Bloodshed raises civil war fears
BAGHDAD, Iraq -- The Iraqi government imposed an indefinite citywide curfew Thursday as terrified residents of Baghdad braced for the aftermath of the war's deadliest day, a series of car bombings in a Shiite Muslim enclave that killed up to 160 ...
BAGHDAD, Iraq -- The Iraqi government imposed an indefinite citywide curfew Thursday as terrified residents of Baghdad braced for the aftermath of the war's deadliest day, a series of car bombings in a Shiite Muslim enclave that killed up to 160 people and wounded more than 200.
Many Iraqis feared this could be the tipping point for an all-out sectarian war.
In a televised address to his besieged nation, Iraqi Prime Minister Nouri al-Maliki pledged to hunt down those responsible for the bloodshed in the Shiite militia stronghold of Sadr City in eastern Baghdad. Al-Maliki urged calm and warned of harsh tactics to deal with sectarian factions, but whether his Shiite-led security forces are able to prevent the spiraling of violence will be the main test of his fragile government.
The attacks came on the eve of a ceremony to commemorate the death of the father of militant Shiite cleric Muqtada al-Sadr, whose Mahdi Army militia keeps a firm grip on the densely populated warrens of Sadr City. The event was rescheduled for Sunday in the southern Shiite holy city of Najaf, where burials are planned for many of the victims from Thursday's bombings.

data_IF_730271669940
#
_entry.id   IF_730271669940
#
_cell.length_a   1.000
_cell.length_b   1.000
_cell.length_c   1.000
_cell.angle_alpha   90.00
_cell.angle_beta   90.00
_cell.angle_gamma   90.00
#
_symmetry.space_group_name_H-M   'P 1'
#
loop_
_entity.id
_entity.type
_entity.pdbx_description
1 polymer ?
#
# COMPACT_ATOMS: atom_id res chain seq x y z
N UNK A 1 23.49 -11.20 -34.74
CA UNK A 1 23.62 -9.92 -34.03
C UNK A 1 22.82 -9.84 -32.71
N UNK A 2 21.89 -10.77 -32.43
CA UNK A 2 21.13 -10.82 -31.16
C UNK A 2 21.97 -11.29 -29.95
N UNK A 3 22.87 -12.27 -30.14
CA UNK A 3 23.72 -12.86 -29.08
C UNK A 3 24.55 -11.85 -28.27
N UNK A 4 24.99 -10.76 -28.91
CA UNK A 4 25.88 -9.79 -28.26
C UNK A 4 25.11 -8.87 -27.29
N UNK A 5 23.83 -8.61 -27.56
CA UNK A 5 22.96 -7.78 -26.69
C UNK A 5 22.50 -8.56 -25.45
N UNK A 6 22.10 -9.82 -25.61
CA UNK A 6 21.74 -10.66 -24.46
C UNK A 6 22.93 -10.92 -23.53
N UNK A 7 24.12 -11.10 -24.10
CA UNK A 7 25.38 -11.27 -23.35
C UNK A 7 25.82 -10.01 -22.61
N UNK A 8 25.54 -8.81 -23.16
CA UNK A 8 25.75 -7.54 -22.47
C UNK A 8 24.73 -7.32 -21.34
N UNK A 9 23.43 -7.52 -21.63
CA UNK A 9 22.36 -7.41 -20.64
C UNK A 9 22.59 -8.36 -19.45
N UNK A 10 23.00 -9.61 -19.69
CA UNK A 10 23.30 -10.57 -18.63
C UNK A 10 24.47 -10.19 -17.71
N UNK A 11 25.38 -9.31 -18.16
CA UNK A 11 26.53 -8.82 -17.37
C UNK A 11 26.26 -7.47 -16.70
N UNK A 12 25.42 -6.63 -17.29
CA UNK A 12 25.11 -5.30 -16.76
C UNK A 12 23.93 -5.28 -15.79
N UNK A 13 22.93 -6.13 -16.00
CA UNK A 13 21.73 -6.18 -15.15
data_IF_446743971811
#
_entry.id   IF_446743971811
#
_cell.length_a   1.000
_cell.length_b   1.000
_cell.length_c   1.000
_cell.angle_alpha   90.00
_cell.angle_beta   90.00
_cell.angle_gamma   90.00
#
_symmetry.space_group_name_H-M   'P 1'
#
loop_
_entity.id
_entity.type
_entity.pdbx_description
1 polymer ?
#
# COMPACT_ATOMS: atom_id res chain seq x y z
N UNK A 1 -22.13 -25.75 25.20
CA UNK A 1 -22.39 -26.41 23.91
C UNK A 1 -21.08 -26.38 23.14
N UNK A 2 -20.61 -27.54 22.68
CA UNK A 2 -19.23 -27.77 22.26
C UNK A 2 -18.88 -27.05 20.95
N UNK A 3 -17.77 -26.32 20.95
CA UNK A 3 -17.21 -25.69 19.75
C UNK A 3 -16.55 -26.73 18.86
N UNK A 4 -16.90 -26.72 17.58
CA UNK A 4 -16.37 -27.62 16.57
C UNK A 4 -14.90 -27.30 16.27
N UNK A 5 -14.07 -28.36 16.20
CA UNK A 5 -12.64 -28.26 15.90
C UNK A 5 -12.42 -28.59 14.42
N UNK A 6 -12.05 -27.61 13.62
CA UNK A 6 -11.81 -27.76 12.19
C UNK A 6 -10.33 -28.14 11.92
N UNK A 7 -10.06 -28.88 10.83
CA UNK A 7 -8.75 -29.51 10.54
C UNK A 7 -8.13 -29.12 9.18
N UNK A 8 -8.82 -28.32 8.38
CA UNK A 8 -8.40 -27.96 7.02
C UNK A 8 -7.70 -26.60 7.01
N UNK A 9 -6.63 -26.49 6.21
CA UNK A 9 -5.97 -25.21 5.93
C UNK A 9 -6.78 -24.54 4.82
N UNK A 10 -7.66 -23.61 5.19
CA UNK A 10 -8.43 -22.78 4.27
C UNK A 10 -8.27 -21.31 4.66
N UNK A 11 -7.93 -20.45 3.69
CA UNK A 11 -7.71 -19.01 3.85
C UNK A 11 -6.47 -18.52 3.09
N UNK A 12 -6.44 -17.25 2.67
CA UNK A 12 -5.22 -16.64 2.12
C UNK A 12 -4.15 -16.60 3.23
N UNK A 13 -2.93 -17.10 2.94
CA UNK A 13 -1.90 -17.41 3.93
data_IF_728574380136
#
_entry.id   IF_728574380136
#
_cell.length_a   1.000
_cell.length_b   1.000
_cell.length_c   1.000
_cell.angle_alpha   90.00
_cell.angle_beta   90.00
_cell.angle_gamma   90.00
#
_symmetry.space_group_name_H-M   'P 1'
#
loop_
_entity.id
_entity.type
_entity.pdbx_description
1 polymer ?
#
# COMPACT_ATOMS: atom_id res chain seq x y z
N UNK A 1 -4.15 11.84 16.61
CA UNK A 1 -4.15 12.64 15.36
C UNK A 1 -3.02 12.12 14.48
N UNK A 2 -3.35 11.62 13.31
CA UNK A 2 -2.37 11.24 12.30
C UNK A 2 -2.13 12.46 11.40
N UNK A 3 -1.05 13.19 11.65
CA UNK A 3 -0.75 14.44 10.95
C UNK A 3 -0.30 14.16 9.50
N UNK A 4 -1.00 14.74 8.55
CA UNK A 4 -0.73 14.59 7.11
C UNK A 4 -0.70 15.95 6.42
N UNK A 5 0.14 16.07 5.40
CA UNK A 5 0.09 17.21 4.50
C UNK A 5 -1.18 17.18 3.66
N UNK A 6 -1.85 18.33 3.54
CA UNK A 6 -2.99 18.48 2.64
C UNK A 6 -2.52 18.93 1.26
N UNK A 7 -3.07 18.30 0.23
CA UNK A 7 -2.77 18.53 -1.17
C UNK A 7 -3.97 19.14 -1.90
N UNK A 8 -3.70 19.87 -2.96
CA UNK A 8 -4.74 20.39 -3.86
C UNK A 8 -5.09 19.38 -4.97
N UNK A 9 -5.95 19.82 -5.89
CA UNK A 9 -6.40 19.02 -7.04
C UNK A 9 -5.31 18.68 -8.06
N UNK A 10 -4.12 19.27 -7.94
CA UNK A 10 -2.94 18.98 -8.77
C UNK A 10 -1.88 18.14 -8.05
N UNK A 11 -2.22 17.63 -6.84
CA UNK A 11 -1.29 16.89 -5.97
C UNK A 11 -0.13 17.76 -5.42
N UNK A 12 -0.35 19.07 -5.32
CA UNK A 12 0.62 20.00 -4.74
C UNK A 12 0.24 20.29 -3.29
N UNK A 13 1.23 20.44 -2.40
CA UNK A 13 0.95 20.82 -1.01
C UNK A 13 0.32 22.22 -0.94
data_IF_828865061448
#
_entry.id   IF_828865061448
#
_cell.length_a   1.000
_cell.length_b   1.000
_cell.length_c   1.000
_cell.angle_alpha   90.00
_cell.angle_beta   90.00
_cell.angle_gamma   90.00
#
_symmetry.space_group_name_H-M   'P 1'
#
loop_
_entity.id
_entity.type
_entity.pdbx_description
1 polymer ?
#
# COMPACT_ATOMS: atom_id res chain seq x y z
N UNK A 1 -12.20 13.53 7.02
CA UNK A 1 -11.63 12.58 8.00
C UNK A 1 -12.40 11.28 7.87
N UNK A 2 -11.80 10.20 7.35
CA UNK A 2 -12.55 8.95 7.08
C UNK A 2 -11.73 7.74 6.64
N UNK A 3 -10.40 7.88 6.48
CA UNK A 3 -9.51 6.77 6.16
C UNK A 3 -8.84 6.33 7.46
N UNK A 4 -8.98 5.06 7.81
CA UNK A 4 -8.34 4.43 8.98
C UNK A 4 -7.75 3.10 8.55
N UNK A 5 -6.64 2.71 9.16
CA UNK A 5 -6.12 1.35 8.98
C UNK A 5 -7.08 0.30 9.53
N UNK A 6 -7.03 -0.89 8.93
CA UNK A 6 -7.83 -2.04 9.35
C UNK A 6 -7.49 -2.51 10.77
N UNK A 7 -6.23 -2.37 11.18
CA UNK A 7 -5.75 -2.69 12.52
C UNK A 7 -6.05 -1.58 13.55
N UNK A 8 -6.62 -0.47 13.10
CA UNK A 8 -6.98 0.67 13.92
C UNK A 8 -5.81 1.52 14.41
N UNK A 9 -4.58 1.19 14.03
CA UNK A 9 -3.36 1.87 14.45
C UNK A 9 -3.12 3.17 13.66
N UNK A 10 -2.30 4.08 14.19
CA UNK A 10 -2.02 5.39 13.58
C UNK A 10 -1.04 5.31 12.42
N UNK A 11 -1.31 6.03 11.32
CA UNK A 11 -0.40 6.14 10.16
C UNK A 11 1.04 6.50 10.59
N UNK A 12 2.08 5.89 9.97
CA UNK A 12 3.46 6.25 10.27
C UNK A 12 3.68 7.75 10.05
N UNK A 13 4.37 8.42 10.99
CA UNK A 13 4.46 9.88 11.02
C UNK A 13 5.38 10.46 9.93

The rebel cleric and militia commander issued a statement from Najaf calling Sadr City residents "the lions of Iraq" and ordering his followers not to let further violence blight the anniversary of his father's death.
Earlier in the day, U.S. and Iraqi forces fought off a violent insurgent takeover attempt at the Shiite-led Ministry of Health in Baghdad. About 30 insurgents fired on the building for nearly two hours before fleeing when troops arrived, police and ministry officials said.
In a rare show of unity, Kurdish, Shiite and Sunni political leaders issued a joint statement condemning the attacks and demanding a review of al-Maliki's security plan for Baghdad. Critics have lashed out at al-Maliki, saying he has failed to rein in Shiite militias or aggressively crack down on Sunni insurgents. Both have engaged in violence. Civilian deaths reached a record level in October.
Sheikh Abdel Hadi al-Mohammedawi, head of al-Sadr's offices in west Baghdad, said the Mahdi Army has called for patience and self-control among its members, but he predicted individual acts of revenge not condoned by militia leaders.
"I believe civil war will happen now, though I pray to God it won't," al-Mohammedawi said. "The ones who conduct these attacks must realize that everybody will lose in the end. Everybody will attack everybody. Neighbors will attack neighbors."
At least four car bombs were detonated Thursday afternoon in a busy shopping district in Sadr City, followed by mortar fire in the same area, Iraqi police officials said. The officials added that a fifth explosives-laden vehicle was disabled.
By late Thursday, no group had claimed responsibility.
The Health Ministry, run by al-Sadr allies, put casualties at 160 dead, with more than 230 wounded. Officials from the Iraqi Interior Ministry issued lower figures of 130 killed and 201 wounded.
Almost immediately after the attacks, suspected Shiite rebels lobbed mortars at a Sunni mosque and a Sunni religious office. Explosions and gunfire could be heard throughout the capital late into the night.
Shiites vowed to break the curfew and head to Najaf to bury their dead today. Islamic custom calls for immediate burial.
Under the curfew, all roads in and out of Baghdad were closed until further notice. The airport also was closed.